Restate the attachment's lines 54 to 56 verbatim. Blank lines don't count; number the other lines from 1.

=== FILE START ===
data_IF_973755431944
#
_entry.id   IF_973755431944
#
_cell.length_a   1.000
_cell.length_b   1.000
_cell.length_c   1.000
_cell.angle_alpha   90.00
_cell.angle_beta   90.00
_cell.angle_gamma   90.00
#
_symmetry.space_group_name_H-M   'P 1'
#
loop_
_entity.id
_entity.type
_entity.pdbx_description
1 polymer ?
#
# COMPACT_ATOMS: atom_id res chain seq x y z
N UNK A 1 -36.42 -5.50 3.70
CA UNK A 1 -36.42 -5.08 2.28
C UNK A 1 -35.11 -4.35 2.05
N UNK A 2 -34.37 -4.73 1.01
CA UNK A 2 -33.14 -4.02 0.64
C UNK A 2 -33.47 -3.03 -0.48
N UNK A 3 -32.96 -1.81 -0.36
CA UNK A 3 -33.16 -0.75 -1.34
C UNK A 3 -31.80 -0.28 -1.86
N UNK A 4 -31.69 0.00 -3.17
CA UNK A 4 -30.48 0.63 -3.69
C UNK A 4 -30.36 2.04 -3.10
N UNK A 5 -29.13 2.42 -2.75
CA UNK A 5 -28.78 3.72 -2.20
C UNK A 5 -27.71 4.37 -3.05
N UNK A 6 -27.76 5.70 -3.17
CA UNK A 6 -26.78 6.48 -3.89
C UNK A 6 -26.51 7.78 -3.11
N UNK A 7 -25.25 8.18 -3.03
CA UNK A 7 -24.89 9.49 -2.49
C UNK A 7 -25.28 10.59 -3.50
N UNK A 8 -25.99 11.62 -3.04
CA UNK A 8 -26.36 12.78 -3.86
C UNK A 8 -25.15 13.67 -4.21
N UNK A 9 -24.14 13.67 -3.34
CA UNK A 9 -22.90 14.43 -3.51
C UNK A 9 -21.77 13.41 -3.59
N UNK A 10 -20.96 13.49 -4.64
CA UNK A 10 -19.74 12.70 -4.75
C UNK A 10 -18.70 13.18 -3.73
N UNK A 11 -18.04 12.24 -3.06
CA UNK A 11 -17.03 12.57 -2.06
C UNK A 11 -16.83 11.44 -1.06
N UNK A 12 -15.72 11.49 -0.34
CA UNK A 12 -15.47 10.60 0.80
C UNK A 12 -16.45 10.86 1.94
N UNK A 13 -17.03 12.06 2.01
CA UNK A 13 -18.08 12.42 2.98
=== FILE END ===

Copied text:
N UNK A 12 -15.72 11.49 -0.34
CA UNK A 12 -15.47 10.60 0.80
C UNK A 12 -16.45 10.86 1.94